Nicolaou, Tang, Wang. ACIEE, 2009, EarlyView. DOI: 10.1002/anie.200900264.
The second of two papers published (almost) in succession in Angewandte from the KCN labs (also check out some more methodology in JACS – nice to see more methods from his group), sporolide B is the more challenging target, but devoid of any biological activity. Nicolaou justifies his synthesis by discussing the biosynthetic origins of the sporolides, which are potentially products of enediyne cyclisation. Convinced? Perhaps…
Anyway, the structure is certainly interesting, being one of relatively few natural products that needs to be drawn in 3D, as a 2D rendition would be a tough -draw. Perhaps the most interesting feature is the 1,4-dioxane-style bridging ring, which would be a tough disconnection in anyone’s book. The other intriguing disconnection is about the chloro-benzene ring, where KCN hoped to utilise a [2+2+2] cyclisation:
Those of you who have already seen the abstract for this paper will have noticed that crayon-o-vision is again reprised, but rather than yet again getting upset about it, I’ve decided to provide my own attempt at it. (Some readers apparently like it!)
Those will (potentially) be my last words on this subject, so let move promptly on to the chemistry. First up is construction of an intermediate distinctly reminiscent of the enediyne natural products mentioned earlier. To get to this point, the group already had 13 steps jotted-down in the lab-book, starting from a chiral cyclopentenone originally developed by Carl Johnson. The more interesting steps included an early palladium mediated carbonylation and later an exceptionally high-yielding Sonogashira coupling using only 2% palladium. The then used a rather nice bit of anion formation to install the chloroacetylene, in which pre-treatment of cis-dichloro ethylene with methyl lithium resulted in a pot of lithiochloroacetylene. Addition of the aldehyde resulted in a impressively clean reaction, almost completing the substrate for the [2+2+2].
The other partner was produced in a less ‘steppy’ manner, installing the asymmetry using a Sharpless dihydroxylation, and using the Yadav procedure to make the the chiral propargyl alcohol. Towards the end, though, I liked the usage of some old-school chemistry to provide an ortho-ester from the acetal protected catechol. The plumbic acetate is a reagent that always grabs my attention, as it featured on the retrosynthetic scheme in my PhD grant proposal. However, I didn’t quite get to the that point of my total synthesis, which tends to stick in my throat. In this case, I don’t quite get the point of the reaction – why do they need to do this chemistry at all? The whole group is removed after the [2+2+2], sits remote from the site of reaction, and surely the orthoester is less stable than the acetal…?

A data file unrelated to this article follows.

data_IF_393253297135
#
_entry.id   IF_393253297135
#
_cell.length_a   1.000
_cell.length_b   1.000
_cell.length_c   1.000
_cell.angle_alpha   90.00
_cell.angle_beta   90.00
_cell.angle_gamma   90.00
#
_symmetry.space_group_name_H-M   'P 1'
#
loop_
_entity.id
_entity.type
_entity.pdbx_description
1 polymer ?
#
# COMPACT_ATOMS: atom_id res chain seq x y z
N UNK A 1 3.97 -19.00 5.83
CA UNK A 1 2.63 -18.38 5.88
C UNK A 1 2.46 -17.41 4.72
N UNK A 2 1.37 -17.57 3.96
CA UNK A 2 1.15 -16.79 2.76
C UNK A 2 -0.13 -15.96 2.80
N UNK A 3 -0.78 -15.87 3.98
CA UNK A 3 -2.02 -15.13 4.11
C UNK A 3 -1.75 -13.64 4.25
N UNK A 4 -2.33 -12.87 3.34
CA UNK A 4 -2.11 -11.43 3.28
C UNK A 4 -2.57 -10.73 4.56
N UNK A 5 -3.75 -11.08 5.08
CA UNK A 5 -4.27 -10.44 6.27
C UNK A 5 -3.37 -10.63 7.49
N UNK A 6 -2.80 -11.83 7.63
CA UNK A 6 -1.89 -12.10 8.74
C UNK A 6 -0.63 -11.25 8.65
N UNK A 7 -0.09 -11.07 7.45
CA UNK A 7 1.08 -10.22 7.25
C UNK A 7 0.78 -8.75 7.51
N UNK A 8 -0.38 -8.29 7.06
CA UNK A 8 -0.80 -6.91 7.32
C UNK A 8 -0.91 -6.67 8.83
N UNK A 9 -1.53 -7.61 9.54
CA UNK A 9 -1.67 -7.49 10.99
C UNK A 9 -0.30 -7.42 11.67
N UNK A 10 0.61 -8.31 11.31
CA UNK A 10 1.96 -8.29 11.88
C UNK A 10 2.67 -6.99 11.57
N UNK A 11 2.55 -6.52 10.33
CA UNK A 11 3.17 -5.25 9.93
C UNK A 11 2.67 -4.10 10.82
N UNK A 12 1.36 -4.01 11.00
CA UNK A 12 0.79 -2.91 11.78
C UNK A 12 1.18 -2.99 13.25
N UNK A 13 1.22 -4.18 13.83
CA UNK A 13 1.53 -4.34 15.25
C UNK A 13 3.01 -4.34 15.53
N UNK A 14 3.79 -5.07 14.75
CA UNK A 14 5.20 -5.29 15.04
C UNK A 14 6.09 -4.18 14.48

And now to that [2+2+2], and a regioselectivity issue, as there are two ways for the propargyl alcohol partner to approach the diyne. Nicolaou suggests that the perfect selectivity acheived results from steric (the chlorine atom) and chelation (the propargyl alcohol) control, exemplified in the scheme shown below (which I’ve cribbed directly from the paper). Damn nice preparation of a tetra-substituted benzene – something I’m appreciating more often now I’m med-chemming.
A bit of protecting group shennanigans, and it’s on to the macrocyclisation, using an approach gratifyingly different to the usual RCM or lactonisation events usually seen. To install the pyan-style bridge in a [4+2], they needed an equivalent of a diene – in this case, an ortho quinone, provided by silver-oxide oxidation of the diol. Then, in a remarkable feat of molecular flexibility, thermolysis of the intermediate led to a reasonable yield of the desired macrocycle (with a fair chunk of recovered starting material). The selectivity of this cycloaddition is remarkable – sure, the top face of the ‘dienophile’ is restricted by the bulk of the fused cyclpenadiol, but either face of the ortho-quinone should be accessible. Nicolaou describes as much, and admits that the group is none-the-wiser; must have been a damned good day in the lab, though!
The last reaction worth discussing is the delivery of oxygenation to the dioxane to give the ketal. This was neatly done with a bit of hypervalent iodine, using a ten-fold excess of PMB-alcohol. Delivery to the desired ether is presumably controlled by the para-phenol, and leaves only a few more steps to complete the synthesis; vis oxidation/reduction to correction the erroneous configuration of the cyclopentadiol, a round of deprotections and finally a selective epoxidation of the cyclohexadienone. This final reaction was done using a combiation of reagents that I hadn’t come across before – t-BuOOH /DBU; unfortunately there’s no discussion of why these conditions were chosen.
Mmm – another tasty synthesis from the Nicolaou labs. The man takes a lot of flak for this modus operandi, but I personally love this type of synthesis – small(ish), interesting molecules crafted by single-digit teams. However, this view has to be tempered by his ongoing conquest of maitotoxin – not a synthesis I feel is particularly necessary…